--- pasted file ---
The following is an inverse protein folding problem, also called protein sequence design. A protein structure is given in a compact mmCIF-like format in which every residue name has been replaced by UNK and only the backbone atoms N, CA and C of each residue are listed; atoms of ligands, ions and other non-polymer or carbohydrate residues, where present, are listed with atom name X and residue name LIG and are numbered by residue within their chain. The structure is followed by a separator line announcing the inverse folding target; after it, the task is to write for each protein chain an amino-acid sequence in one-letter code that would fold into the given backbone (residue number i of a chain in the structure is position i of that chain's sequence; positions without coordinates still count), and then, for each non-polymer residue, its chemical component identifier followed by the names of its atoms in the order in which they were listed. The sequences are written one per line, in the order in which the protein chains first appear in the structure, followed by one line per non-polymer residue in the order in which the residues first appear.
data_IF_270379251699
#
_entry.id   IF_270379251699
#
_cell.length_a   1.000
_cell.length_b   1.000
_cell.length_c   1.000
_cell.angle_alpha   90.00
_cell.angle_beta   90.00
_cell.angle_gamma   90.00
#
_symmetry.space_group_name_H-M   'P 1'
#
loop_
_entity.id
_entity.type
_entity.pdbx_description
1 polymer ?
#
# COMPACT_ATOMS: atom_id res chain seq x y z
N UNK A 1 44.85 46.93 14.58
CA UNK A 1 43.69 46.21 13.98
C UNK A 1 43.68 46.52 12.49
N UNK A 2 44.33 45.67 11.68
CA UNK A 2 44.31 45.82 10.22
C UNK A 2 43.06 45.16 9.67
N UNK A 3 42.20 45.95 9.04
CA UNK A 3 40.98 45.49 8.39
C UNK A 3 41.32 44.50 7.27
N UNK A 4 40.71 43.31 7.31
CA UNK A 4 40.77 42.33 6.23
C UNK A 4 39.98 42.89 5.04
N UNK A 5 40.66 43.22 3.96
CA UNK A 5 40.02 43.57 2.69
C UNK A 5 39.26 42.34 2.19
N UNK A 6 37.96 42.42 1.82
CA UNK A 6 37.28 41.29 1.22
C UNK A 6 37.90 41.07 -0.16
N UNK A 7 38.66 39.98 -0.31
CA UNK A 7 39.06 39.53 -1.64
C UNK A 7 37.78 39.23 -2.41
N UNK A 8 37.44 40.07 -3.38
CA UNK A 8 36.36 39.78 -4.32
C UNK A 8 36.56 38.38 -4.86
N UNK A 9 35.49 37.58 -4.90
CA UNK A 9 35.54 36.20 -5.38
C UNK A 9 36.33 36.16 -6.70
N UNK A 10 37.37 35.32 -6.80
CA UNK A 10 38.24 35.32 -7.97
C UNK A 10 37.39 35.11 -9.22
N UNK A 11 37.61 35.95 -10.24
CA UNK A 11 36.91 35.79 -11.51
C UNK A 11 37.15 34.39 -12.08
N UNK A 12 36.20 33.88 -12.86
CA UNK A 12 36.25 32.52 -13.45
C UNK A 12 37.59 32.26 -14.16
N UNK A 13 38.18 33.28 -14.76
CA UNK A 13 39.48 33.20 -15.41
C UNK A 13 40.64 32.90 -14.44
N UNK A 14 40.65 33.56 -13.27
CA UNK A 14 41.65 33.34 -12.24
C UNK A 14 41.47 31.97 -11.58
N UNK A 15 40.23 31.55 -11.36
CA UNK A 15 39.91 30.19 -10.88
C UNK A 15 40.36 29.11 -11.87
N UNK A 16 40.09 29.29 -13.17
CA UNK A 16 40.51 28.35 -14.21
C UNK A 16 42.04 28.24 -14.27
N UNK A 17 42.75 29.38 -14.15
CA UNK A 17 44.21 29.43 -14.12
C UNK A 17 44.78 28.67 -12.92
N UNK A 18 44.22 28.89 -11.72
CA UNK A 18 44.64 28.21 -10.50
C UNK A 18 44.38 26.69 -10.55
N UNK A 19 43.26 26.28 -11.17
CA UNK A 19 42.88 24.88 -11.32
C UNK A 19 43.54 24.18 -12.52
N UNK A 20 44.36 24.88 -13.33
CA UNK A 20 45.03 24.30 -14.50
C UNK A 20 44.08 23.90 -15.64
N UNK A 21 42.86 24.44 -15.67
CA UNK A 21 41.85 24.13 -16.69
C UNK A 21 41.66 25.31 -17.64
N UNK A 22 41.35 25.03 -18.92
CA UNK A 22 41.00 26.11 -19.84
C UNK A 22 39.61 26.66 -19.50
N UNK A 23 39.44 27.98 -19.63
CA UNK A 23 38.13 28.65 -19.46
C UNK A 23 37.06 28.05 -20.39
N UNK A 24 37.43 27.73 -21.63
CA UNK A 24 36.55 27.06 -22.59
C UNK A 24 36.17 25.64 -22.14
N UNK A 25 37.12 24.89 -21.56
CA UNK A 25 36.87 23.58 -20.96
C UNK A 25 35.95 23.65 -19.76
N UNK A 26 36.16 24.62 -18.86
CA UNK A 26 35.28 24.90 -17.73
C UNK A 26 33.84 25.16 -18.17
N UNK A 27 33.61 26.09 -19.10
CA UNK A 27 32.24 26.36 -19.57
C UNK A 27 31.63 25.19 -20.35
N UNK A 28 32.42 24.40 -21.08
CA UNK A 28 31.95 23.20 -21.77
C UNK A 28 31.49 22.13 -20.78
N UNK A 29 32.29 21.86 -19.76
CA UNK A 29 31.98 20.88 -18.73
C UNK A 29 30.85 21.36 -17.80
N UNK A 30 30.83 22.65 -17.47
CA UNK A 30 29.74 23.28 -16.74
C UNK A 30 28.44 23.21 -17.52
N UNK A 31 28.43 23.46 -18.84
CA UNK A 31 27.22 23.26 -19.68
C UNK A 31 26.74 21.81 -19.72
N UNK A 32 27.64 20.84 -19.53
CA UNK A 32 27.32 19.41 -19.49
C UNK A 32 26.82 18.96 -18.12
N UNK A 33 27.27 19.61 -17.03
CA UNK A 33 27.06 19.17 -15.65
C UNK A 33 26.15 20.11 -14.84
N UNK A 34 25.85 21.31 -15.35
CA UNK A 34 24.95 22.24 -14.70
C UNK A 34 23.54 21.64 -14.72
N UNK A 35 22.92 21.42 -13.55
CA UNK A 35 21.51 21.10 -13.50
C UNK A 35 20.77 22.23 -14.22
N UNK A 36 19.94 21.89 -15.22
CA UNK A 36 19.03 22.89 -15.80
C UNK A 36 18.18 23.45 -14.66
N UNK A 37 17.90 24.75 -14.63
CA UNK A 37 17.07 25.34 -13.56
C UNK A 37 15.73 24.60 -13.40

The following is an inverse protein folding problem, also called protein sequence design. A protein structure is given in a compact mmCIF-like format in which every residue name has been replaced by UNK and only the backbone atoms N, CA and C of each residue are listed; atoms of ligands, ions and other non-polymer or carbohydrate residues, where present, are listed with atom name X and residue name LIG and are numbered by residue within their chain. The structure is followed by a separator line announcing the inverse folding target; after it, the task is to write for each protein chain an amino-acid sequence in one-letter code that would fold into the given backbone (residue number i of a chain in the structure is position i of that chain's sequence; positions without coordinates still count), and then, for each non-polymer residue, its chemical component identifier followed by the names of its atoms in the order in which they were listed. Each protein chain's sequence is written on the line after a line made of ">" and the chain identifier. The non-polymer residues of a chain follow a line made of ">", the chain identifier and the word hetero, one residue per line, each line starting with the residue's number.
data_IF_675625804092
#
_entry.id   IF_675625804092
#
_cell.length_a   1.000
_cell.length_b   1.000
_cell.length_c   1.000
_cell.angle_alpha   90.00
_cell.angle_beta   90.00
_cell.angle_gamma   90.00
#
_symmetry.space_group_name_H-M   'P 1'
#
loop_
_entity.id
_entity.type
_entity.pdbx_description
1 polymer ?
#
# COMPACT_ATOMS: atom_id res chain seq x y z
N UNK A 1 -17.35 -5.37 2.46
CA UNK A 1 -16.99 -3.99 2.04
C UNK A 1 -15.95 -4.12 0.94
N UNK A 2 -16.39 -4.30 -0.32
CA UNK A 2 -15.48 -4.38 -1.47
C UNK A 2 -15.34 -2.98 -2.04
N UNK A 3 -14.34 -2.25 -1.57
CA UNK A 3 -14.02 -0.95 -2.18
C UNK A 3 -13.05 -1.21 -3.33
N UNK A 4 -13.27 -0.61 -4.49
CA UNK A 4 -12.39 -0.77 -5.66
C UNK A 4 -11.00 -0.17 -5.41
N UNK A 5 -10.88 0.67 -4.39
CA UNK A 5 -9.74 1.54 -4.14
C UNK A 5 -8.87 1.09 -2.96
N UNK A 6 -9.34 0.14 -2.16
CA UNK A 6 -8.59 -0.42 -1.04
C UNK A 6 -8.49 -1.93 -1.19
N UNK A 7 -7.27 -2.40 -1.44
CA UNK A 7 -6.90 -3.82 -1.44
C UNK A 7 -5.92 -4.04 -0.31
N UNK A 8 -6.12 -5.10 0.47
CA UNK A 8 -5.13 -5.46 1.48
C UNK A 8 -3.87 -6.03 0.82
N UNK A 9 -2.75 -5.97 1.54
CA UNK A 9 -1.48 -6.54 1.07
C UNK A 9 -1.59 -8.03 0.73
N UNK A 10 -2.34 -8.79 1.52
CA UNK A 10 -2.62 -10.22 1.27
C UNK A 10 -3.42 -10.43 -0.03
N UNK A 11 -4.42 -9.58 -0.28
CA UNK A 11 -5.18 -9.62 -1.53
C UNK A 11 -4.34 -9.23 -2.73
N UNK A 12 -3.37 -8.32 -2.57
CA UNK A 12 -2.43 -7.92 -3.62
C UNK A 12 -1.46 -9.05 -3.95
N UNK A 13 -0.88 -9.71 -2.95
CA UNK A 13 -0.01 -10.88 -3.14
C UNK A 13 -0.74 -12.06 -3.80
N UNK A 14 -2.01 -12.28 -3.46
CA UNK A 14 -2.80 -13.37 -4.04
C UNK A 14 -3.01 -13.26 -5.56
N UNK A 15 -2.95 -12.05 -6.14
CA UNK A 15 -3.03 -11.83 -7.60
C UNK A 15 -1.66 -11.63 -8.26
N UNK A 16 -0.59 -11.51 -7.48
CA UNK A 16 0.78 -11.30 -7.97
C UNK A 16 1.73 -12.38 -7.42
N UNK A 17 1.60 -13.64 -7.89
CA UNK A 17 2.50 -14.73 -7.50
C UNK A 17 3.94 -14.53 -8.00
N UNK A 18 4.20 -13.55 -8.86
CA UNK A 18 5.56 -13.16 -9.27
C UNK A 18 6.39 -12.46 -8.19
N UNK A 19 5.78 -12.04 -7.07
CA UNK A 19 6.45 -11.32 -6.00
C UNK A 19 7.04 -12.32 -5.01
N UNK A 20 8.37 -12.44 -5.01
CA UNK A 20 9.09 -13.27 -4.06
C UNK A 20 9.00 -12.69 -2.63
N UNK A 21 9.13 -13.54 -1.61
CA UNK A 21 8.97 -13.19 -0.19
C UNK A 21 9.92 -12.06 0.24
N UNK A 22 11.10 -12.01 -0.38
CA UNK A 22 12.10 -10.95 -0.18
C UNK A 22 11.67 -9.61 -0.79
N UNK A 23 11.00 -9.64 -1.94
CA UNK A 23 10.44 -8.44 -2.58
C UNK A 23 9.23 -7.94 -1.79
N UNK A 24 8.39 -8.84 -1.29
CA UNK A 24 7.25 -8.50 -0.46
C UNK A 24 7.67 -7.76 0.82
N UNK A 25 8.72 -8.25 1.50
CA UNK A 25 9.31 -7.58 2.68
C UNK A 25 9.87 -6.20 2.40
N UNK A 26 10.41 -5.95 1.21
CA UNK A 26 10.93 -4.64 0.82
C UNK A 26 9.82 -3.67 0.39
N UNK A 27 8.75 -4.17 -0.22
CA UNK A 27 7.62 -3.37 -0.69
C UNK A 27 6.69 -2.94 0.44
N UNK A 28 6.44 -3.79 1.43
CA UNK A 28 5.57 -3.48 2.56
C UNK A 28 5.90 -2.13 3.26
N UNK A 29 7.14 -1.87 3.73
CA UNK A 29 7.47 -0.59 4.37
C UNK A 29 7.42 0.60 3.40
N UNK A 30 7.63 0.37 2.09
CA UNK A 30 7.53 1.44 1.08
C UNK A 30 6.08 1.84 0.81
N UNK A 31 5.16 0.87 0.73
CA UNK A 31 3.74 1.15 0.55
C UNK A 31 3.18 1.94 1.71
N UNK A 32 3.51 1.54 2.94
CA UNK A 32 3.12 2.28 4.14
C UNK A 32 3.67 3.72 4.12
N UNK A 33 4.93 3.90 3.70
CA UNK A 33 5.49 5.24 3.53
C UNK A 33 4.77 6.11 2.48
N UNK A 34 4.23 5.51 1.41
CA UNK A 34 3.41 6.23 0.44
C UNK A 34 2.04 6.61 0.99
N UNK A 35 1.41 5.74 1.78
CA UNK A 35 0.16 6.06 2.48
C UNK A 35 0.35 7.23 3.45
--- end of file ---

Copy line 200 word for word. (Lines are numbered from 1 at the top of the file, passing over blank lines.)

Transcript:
CA UNK A 16 0.78 -11.30 -7.97